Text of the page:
We have addressed the issue of the water situation in Italy in many respects. Now we make an upgrade to mark World Water Day, celebrated a few days ago. As we well know our beautiful country has many gaps in the water sector.
The first is water waste: in 2019 the data reported that of the 248 liters taken per person per day, only 220 are actually consumed. The second gap concerns the “easy” use of the tap: from a recent study, our country is the first in Europe for consumption of drinking water for civil use, with about 160 cubic meters per inhabitant per year. We also have another sad record: in the old continent we are the leader for the use of bottled water, with about188 liters per capita per year and, even, we are second in the world. A premise that gives a clear overview of the use – and abuse – of water resources in Italy.
The climate crisis
If we broaden our gaze, and move from the Italian to the world situation, there is another factor that affects the water resource: the climate crisis. In these first months of 2020 there was a drop in rainfall of -75% and an increase in temperature of about 1.65 degrees compared to the historical average. An overview that can take on the traits of urgency if not taken into account.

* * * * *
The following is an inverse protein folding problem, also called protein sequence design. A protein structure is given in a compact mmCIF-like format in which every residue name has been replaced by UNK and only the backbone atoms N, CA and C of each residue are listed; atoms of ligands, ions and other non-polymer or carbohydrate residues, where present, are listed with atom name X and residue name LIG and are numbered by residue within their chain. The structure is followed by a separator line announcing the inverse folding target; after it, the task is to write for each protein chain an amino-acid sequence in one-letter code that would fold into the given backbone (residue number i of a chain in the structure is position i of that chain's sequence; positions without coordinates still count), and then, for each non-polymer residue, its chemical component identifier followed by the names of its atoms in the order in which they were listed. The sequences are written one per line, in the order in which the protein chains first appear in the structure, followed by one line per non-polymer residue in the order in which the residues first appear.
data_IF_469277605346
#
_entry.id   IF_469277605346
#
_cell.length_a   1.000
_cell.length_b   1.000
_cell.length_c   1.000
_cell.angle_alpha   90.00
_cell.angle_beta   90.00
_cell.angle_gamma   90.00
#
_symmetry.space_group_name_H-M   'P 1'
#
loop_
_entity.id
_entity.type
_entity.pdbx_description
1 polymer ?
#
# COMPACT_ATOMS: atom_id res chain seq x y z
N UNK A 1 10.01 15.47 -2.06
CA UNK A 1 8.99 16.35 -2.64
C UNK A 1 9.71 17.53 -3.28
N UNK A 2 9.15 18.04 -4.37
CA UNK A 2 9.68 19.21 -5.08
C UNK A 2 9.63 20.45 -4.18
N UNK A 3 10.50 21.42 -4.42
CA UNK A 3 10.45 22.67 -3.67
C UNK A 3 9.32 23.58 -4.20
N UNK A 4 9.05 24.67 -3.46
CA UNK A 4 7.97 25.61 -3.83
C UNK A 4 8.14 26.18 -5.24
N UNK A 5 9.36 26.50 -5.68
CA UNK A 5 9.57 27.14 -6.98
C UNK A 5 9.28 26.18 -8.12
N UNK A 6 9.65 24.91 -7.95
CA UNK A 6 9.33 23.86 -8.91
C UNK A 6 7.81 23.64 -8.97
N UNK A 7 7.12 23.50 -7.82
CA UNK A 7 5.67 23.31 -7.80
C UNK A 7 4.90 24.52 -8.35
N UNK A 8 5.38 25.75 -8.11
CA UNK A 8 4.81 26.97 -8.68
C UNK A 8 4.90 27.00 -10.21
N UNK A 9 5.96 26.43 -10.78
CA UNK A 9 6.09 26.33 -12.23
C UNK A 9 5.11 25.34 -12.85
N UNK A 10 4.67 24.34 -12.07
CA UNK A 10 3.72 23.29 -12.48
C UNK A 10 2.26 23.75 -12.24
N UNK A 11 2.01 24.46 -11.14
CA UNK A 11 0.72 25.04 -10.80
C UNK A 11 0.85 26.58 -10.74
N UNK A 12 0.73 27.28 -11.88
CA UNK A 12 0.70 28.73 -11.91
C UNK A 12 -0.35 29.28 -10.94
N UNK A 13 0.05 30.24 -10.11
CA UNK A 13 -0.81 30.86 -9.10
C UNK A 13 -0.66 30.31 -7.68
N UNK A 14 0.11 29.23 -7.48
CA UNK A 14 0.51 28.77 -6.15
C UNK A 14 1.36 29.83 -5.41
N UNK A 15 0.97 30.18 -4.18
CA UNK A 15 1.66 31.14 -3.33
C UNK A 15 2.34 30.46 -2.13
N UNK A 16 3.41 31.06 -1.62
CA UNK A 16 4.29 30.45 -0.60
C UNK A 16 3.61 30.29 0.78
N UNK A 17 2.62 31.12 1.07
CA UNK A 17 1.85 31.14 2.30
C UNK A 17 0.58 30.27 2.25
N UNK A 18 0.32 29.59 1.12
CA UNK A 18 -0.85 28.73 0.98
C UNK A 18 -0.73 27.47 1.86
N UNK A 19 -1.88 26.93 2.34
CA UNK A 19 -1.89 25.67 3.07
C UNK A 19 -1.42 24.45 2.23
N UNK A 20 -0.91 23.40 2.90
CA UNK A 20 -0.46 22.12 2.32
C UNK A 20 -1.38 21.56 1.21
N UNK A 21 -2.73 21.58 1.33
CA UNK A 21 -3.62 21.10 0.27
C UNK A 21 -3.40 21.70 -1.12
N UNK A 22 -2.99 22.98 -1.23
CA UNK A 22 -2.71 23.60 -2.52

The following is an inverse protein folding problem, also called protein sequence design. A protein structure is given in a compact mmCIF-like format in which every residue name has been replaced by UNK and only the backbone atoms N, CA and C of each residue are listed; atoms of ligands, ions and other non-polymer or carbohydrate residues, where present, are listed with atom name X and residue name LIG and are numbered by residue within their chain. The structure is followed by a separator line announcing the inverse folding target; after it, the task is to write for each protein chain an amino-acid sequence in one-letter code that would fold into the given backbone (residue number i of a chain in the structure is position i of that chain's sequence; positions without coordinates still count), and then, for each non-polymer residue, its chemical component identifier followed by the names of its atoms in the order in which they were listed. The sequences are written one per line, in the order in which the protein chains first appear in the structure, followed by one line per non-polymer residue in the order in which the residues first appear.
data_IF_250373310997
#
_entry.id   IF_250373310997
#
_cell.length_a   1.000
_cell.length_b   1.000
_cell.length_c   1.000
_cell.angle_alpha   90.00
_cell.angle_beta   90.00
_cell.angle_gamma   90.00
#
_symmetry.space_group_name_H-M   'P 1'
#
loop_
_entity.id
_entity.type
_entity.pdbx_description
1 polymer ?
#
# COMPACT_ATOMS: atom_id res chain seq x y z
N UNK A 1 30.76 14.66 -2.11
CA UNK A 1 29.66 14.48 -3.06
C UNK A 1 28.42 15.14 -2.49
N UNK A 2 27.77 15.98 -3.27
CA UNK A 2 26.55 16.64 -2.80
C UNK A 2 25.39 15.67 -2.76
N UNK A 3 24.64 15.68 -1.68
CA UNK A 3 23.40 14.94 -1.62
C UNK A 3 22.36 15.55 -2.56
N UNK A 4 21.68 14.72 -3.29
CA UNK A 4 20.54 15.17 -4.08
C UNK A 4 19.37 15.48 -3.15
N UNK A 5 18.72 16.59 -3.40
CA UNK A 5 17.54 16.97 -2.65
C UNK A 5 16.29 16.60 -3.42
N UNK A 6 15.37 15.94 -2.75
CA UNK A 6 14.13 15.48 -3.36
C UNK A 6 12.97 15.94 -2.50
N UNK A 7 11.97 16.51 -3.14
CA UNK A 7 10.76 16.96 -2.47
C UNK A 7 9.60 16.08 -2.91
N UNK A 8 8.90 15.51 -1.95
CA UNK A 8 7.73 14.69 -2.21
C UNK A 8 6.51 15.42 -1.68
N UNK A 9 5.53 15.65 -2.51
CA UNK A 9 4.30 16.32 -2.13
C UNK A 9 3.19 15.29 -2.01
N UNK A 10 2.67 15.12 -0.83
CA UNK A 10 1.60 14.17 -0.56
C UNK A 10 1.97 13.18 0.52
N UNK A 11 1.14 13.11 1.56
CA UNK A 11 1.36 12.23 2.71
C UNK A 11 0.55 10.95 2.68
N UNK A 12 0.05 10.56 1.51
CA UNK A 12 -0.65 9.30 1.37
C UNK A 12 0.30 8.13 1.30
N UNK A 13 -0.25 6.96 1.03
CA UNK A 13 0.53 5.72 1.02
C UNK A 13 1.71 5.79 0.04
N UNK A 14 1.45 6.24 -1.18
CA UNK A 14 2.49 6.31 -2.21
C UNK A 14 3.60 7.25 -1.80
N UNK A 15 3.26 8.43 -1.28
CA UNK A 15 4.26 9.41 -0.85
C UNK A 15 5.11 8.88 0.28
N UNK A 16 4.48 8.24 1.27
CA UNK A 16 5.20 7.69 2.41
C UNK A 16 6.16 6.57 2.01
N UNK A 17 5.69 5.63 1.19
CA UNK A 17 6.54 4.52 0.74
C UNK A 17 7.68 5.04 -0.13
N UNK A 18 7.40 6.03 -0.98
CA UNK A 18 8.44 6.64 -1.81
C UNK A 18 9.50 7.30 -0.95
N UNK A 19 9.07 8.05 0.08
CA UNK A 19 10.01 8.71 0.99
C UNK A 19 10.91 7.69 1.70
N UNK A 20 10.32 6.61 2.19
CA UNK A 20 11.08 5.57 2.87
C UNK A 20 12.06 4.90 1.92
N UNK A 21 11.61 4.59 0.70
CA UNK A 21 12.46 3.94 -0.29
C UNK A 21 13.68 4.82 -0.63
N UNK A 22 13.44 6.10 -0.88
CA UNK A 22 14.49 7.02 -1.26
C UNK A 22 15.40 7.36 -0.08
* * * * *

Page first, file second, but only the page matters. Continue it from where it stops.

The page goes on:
Water emergency: investments needed
Returning to Italy, Utilitalia – the Federation of Water Companies – which a few days ago presented the now customary “manual drought”. The data speak for themselves: the risk we are facing is a future water emergency that needs to be stemmed from the outset through massive intervention.
There is a need to work on several levels: reducing consumption, reducing waste, modernizing infrastructure and promoting reuse. These last two points need to be addressed. The water network in Italy has a strong element of criticality: the “old age”. 25% of water infrastructure is 50 years old and 60% has reached 30. Another emblematic fact is that on the “recycling” of water: every year in Italy only 2% of wastewater is reused. The use of purified water for non-domestic uses must become a main theme: a sustainability plan is needed where purified water is used more decisively; for example in agriculture, a sector that now uses more than 50% of the water.
All necessary interventions amount to an investment plan for Italy of about 7.2 billion (of which 3.9 in the South and islands, 1.9 in the Centre and 1.3 in the North). We need to work quickly to secure networks and cope with an increasingly accelerated climate change. For our part, we need to use the water resource with greater awareness, implementing responsible behaviors and conscious uses, in order to preserve it.